Returning to the team for the 1920 season would be most of last year's team including quarterback and future Hall of Famer Fritz Pollard. The Pros also added end Bob Nash, who previously played for the Tigers, Al Garrett, and end Al Nesser of the famous Nesser brothers.[12]

The Pros played all their home games at League Park in Akron.[13] The regular season schedule was not a fixed schedule but was created dynamically by each team as the season progressed.[10][14] The first week of the season opened up on September 26, but the Pros did not have a game scheduled that week, and their season is denoted as beginning in week 2. The Pros played nine games against APFA teams and two against non-APFA teams; they played a total of six games at home. The two non-APFA teams the Pros would play in week two and four when the Pros played against the Wheeling Stogies and the Cincinnati Celts, respectively. In week seven, a game was scheduled to play at home against the Detroit Heralds, but the game was cancelled due to rain.[15]

During the season, Pollard was treated with disrespect because of being African American.[16] He stated, "The white players were trying to hurt me."[17] By the end of the season, Pollard would be one of the highest paid players in the APFA. The main reasons were because of his skin color as well as being a great player.[17]


The 1920 Akron Pros after a game. Note how this photograph was also used by the Pros as their official team photo (see above).

The table below was compiled using the information from the Pro Football Archives and The Coffin Corner, both of which used contemporary newspapers.[18][19] A dagger (dagger) by a team means that team was not affiliated with the APFA. For the results column, the winning team's score is posted first followed by the result for the Pros. The green-colored rows indicates a win; and the yellow-colored rows indicate a tie.

Week Date Opponent Result Venue Attendance Record
1 No game scheduled
2 October 3, 1920 Wheeling Stogiesdagger W 43–0 League Park 4,000 1–0
3 October 10, 1920 Columbus Panhandles W 37–0 League Park 1,500 2–0
4 October 17, 1920 Cincinnati Celtsdagger W 13–0 League Park 3,000 3–0
5 October 24, 1920 at Cleveland Tigers W 7–0 League Park 5,000–6,000 4–0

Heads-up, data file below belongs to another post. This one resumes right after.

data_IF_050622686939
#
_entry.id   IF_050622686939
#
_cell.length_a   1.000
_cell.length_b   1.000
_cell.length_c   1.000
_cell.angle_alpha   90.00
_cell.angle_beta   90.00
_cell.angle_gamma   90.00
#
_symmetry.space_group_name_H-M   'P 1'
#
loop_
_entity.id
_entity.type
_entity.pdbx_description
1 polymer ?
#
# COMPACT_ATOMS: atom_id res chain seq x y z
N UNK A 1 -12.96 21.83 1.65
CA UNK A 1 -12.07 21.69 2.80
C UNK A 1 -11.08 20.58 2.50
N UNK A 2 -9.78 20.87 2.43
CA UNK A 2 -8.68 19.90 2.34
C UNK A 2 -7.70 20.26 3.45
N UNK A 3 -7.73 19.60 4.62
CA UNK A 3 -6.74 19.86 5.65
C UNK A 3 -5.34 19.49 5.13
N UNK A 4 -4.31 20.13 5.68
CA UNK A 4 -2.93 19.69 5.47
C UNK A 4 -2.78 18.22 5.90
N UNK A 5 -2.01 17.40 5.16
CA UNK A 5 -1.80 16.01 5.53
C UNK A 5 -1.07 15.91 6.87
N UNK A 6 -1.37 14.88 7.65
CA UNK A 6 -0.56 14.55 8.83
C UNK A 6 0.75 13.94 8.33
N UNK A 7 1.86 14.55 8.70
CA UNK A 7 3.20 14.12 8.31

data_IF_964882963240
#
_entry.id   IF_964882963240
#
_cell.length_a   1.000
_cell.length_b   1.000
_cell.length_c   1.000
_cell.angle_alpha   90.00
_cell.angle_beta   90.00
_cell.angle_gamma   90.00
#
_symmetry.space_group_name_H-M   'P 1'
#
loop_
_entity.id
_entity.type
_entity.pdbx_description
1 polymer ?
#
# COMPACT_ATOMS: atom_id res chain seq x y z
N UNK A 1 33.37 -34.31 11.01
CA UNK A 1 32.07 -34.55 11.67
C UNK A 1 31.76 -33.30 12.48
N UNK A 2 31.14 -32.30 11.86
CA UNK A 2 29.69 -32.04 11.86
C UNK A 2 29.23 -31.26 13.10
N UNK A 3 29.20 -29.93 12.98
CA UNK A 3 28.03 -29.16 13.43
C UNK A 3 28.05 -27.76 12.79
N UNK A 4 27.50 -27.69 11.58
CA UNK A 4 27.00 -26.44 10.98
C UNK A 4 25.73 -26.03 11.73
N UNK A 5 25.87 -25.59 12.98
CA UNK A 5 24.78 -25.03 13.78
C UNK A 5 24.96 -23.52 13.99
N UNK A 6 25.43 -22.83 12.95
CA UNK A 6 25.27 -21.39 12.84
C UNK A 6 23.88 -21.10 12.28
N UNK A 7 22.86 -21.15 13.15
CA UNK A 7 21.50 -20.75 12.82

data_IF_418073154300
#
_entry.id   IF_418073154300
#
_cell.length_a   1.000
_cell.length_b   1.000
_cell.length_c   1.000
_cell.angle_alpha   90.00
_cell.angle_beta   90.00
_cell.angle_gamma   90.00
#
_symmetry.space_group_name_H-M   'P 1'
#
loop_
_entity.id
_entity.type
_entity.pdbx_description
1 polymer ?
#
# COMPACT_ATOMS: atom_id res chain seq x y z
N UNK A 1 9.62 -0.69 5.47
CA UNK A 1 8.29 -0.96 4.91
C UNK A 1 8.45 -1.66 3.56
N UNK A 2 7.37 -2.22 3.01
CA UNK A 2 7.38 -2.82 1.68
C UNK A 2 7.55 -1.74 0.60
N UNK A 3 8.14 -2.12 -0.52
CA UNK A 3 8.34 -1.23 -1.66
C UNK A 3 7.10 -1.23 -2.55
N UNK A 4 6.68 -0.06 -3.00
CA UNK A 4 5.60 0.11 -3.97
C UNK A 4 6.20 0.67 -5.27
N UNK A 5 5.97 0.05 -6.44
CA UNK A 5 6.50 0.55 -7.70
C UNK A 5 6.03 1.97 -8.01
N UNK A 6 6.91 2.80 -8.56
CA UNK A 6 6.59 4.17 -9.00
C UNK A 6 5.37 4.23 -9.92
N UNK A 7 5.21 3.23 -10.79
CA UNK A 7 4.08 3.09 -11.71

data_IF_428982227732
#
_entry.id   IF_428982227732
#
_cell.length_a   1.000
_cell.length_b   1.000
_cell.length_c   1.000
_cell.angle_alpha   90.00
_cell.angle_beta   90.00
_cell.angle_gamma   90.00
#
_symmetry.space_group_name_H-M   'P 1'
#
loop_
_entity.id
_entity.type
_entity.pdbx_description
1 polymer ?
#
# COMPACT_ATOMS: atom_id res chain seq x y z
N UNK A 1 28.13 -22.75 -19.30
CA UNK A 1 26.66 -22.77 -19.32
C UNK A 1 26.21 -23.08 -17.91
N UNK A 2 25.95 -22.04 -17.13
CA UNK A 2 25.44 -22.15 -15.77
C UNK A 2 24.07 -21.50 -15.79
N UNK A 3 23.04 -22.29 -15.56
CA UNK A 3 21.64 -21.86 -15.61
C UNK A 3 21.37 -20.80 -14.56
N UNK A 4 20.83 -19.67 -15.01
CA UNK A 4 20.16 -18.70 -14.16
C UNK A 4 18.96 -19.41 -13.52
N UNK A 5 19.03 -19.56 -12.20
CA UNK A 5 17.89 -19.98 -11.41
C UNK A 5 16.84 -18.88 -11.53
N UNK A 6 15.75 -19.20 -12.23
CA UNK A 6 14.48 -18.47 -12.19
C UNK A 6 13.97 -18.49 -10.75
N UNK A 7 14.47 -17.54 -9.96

6 October 31, 1920 at Canton Bulldogs W 10–0 Lakeside Park 6,000–10,000 5–0
7 November 7, 1920 Detroit Heralds Canceled due to rain.[15] 5–0
8 November 14, 1920 Cleveland Tigers T 7–7 Dunn Field 8,000 5–0–1
9 November 21, 1920 Dayton Triangles W 13–0 League Park 3,700 6–0–1
10 November 25, 1920 Canton Bulldogs W 7–0 League Park 6,500 7–0–1
November 28, 1920 at Dayton Triangles W 14-0 Triangle Park 5,000 8–0–1
11 December 5, 1920 at Buffalo All-Americans T 0–0 Buffalo Baseball Park 3,000 8–0–2
12 December 12, 1920 at Decatur Staleys T 0–0 Cubs Park 12,000 8–0–3
13 No game scheduled

Game summaries[edit]

Week 2: vs Wheeling Stogies[edit]

1 2 3 4 Total
Stogies 0 0 0 0 0
Pros 8 21 7 7 43

October 3, 1920, at League Park

The Pros made their AFPA debut against the Wheeling Stogies. Playing in front of 4,000 fans, the Pros' defense started the game off with a safety in the first quarter.[20] Throughout the game, Nesser scored three touchdowns—two fumble recoveries and one blocked field goal.[2][21] Pollard also scored two rushing touchdowns to help lead Akron to a 43–0 victory over the Stogies.[21] Blocking back Harry Harris also contributed by adding one rushing touchdown in the fourth quarter.[21][22]

Week 3: vs Columbus Panhandles[edit]

1 2 3 4 Total
Panhandles 0 0 0 0 0
Pros 7 14 14 2 37

October 10, 1920, at League Park

The Pros' next game was against the Columbus Panhandles. Running back Frank McCormick rushed for two touchdowns to give Akron a 14–0 lead in the second quarter.[23] Bob Nash later recovered a fumble in the end zone.[24] Harris and fullback Fred Sweetland also contributed, scoring one rushing touchdown each.[22] Sweetland was hired by coach Elgie Tobin to be a backup, but the coach decided to play Sweetland this game.[2] The defense added another safety in the fourth quarter to give the Akron Pros a 37–0 victory.[25]